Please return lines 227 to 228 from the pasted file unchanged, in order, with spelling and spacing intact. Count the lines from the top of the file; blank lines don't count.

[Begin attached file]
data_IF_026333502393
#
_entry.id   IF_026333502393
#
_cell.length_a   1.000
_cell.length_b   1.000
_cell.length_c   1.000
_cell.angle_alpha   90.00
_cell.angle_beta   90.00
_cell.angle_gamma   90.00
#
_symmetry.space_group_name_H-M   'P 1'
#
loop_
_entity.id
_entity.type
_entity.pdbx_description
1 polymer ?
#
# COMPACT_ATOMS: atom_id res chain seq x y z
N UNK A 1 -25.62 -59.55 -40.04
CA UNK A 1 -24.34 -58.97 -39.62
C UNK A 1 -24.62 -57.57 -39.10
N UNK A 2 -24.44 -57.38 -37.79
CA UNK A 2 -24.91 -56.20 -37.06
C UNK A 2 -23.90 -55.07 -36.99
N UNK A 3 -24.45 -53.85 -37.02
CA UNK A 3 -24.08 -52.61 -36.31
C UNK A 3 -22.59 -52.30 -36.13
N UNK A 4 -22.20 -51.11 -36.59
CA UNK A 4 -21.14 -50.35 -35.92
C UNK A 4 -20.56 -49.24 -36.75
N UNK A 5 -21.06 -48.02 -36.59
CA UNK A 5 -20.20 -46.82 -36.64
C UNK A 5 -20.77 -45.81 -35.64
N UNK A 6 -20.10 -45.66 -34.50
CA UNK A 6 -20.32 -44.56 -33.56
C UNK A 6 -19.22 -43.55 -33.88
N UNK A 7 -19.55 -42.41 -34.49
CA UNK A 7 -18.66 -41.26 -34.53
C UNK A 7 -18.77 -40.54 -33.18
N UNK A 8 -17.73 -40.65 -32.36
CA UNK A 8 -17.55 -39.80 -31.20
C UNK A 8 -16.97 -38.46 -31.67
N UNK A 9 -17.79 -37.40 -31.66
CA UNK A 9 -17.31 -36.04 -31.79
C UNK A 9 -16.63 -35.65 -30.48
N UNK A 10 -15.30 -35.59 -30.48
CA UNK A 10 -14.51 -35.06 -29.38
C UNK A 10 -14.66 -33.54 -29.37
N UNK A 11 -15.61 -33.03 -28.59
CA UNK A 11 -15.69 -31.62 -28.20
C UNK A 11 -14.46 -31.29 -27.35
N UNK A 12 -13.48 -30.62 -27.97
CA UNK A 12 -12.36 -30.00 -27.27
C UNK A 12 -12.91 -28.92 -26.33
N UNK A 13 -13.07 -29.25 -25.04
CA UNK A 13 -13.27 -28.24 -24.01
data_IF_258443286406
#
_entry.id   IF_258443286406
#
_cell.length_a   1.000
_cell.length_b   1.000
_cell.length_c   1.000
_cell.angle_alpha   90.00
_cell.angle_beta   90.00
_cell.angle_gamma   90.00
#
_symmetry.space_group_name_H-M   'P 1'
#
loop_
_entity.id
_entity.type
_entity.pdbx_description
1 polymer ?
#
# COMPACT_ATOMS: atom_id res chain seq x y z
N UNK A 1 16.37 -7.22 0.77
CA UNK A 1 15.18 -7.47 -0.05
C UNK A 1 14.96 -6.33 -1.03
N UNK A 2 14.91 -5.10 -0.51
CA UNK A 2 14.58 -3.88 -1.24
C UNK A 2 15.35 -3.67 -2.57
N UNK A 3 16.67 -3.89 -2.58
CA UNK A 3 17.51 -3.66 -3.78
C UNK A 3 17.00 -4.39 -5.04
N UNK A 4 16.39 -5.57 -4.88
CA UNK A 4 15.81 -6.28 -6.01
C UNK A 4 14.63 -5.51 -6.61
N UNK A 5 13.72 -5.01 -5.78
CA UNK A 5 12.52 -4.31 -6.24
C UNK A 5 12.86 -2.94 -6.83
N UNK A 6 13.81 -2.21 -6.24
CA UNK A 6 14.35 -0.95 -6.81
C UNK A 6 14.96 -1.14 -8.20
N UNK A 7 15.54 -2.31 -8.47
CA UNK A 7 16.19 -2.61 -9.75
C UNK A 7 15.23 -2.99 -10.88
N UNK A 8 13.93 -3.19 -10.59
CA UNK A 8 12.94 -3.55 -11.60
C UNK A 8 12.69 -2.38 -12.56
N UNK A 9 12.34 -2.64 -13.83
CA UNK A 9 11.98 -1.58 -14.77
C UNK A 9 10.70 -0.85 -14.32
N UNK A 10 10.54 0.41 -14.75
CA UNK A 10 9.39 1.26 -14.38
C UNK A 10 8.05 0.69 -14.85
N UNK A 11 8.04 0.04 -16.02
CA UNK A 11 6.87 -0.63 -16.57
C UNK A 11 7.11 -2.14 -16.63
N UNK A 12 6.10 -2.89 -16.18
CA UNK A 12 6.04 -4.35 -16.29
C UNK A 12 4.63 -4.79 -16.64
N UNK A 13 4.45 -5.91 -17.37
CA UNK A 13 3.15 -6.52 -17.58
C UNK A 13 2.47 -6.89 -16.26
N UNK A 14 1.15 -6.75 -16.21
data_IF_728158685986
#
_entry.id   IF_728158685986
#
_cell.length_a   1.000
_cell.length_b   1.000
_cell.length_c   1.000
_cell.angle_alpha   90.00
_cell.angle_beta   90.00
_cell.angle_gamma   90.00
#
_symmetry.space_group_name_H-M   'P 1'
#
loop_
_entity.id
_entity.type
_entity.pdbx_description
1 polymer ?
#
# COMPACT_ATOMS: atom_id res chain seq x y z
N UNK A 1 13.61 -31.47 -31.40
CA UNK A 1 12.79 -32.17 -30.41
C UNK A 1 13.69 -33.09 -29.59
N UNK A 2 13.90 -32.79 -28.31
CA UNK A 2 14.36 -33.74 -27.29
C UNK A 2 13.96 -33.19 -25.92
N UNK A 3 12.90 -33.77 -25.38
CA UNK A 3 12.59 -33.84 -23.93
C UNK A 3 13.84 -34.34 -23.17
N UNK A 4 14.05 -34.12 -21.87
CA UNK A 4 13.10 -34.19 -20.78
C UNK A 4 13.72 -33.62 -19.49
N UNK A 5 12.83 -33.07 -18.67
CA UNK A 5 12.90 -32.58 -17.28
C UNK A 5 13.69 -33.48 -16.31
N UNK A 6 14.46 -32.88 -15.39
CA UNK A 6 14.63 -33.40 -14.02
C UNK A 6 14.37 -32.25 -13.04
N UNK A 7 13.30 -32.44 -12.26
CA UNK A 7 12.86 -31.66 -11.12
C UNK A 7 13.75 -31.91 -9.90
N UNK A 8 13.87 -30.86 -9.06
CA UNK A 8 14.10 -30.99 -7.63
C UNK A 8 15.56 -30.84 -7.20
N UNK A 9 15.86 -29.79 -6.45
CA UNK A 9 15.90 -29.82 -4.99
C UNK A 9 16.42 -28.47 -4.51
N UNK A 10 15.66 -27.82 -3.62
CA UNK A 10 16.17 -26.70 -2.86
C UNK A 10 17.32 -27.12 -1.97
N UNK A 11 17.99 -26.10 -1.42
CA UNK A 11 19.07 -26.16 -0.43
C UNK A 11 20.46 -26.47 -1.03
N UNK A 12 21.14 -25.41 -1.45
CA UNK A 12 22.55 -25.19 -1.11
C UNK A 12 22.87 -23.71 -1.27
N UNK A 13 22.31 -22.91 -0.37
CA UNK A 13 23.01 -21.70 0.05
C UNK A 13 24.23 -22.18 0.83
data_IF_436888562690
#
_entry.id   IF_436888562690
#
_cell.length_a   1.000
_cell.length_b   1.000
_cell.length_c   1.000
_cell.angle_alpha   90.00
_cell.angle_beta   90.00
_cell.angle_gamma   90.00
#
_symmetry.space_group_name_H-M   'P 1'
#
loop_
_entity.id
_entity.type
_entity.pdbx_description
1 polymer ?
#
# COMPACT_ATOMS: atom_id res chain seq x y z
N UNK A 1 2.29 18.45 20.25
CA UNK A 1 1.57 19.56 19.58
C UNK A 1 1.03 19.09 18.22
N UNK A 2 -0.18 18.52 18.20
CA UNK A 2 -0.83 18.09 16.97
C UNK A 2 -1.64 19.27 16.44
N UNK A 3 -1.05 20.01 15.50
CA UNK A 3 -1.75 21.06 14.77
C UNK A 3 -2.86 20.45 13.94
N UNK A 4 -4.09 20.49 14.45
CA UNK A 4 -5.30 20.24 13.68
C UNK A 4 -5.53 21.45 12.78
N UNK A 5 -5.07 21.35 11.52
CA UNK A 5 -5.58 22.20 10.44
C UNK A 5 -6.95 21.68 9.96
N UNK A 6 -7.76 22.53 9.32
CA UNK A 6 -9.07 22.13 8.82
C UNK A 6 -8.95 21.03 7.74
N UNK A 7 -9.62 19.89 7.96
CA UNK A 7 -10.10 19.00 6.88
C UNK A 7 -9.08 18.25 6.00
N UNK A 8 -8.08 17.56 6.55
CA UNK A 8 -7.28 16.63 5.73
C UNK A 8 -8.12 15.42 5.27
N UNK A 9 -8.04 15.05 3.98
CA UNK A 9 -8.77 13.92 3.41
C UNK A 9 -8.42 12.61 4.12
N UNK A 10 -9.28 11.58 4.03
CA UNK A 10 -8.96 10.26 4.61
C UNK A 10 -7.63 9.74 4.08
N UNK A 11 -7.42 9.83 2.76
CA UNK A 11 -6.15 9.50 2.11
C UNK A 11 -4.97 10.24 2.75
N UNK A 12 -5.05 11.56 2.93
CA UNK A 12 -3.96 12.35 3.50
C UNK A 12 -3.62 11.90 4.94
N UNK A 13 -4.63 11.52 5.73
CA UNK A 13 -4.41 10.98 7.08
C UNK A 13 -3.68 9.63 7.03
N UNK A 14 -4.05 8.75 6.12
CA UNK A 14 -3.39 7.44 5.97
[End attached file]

C UNK A 10 -7.63 9.74 4.08
N UNK A 11 -7.42 9.83 2.76